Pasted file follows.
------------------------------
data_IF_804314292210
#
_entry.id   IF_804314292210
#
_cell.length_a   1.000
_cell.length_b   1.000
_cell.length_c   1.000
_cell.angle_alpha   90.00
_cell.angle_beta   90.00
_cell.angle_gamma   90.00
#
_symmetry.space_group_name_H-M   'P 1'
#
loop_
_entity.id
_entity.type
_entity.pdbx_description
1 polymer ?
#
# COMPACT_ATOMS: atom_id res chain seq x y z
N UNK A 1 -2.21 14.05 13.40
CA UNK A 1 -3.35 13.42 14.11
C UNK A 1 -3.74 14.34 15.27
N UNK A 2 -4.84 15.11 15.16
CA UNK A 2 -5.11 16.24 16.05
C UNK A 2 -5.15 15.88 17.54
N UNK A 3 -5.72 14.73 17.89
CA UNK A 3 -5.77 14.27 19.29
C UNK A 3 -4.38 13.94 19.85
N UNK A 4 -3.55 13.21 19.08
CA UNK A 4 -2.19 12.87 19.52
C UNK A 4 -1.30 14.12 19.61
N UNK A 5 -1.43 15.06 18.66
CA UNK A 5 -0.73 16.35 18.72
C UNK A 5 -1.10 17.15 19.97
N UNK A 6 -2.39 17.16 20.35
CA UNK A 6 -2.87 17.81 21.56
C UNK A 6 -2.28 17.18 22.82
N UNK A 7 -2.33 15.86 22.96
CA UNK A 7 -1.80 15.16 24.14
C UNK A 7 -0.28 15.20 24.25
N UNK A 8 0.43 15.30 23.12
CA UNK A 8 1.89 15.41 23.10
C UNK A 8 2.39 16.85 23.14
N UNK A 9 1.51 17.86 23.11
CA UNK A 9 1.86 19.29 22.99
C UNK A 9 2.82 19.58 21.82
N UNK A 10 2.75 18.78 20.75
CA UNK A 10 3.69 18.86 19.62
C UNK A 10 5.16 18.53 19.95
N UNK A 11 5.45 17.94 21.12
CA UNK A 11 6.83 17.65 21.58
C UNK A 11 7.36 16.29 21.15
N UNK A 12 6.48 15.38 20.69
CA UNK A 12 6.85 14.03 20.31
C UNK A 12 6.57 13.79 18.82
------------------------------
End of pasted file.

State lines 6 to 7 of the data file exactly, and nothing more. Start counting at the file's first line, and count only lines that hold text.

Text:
_cell.length_b   1.000
_cell.length_c   1.000